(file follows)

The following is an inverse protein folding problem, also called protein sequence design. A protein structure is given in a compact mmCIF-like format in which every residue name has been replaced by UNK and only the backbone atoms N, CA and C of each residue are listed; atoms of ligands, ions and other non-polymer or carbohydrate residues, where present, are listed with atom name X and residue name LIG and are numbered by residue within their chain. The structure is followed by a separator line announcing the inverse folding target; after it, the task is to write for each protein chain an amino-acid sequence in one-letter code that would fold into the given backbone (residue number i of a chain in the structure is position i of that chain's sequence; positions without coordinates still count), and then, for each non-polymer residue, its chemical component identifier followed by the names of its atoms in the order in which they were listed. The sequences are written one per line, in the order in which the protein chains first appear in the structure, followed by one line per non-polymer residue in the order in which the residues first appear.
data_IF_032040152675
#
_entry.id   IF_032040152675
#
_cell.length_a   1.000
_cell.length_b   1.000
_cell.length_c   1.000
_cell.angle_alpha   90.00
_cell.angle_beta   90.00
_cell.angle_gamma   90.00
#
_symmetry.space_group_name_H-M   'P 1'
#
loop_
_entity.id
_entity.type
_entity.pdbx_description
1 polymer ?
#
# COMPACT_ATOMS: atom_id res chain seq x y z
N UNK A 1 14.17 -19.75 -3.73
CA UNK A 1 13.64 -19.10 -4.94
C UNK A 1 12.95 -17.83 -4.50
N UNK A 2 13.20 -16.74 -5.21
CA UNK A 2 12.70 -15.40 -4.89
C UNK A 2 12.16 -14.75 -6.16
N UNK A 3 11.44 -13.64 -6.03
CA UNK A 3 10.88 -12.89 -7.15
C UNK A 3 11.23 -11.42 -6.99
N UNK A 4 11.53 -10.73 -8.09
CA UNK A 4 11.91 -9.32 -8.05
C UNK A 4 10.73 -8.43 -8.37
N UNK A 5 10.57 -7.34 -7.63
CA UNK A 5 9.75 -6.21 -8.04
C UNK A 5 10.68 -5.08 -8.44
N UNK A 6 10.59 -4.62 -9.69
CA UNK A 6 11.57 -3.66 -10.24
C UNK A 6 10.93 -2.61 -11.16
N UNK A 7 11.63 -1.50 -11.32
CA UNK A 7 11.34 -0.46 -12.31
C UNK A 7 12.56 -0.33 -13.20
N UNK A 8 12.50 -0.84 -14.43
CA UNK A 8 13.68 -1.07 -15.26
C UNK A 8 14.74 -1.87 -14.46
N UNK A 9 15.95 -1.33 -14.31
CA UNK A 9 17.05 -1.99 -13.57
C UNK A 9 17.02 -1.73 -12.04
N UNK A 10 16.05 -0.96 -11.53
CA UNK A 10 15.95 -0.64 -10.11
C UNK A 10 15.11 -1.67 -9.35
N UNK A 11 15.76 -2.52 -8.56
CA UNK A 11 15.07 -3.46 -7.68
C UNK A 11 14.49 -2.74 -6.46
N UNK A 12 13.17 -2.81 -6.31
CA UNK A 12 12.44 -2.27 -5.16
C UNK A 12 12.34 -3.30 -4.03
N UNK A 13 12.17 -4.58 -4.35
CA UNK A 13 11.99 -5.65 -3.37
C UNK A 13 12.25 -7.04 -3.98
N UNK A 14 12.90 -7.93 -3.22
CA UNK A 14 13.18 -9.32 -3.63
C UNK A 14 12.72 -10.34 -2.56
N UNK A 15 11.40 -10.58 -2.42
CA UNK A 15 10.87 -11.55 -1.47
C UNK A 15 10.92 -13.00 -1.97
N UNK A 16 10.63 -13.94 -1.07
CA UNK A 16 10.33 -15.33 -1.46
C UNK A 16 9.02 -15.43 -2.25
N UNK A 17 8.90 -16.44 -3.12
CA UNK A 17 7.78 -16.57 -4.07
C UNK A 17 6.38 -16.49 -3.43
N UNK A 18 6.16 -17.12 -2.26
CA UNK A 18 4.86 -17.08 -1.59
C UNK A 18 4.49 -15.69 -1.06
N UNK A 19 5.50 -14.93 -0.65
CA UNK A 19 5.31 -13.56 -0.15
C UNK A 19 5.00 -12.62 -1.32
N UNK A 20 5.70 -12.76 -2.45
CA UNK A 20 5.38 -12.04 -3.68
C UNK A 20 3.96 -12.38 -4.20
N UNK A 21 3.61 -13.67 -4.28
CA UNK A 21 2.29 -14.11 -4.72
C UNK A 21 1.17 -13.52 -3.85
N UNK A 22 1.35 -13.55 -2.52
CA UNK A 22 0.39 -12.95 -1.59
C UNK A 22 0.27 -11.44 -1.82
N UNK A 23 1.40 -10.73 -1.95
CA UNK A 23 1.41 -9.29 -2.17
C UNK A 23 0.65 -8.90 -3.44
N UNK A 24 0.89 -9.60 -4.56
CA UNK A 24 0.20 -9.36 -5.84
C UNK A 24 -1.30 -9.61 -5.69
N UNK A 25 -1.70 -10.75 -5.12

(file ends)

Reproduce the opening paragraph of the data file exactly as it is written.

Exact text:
The following is an inverse protein folding problem, also called protein sequence design. A protein structure is given in a compact mmCIF-like format in which every residue name has been replaced by UNK and only the backbone atoms N, CA and C of each residue are listed; atoms of ligands, ions and other non-polymer or carbohydrate residues, where present, are listed with atom name X and residue name LIG and are numbered by residue within their chain. The structure is followed by a separator line announcing the inverse folding target; after it, the task is to write for each protein chain an amino-acid sequence in one-letter code that would fold into the given backbone (residue number i of a chain in the structure is position i of that chain's sequence; positions without coordinates still count), and then, for each non-polymer residue, its chemical component identifier followed by the names of its atoms in the order in which they were listed. The sequences are written one per line, in the order in which the protein chains first appear in the structure, followed by one line per non-polymer residue in the order in which the residues first appear.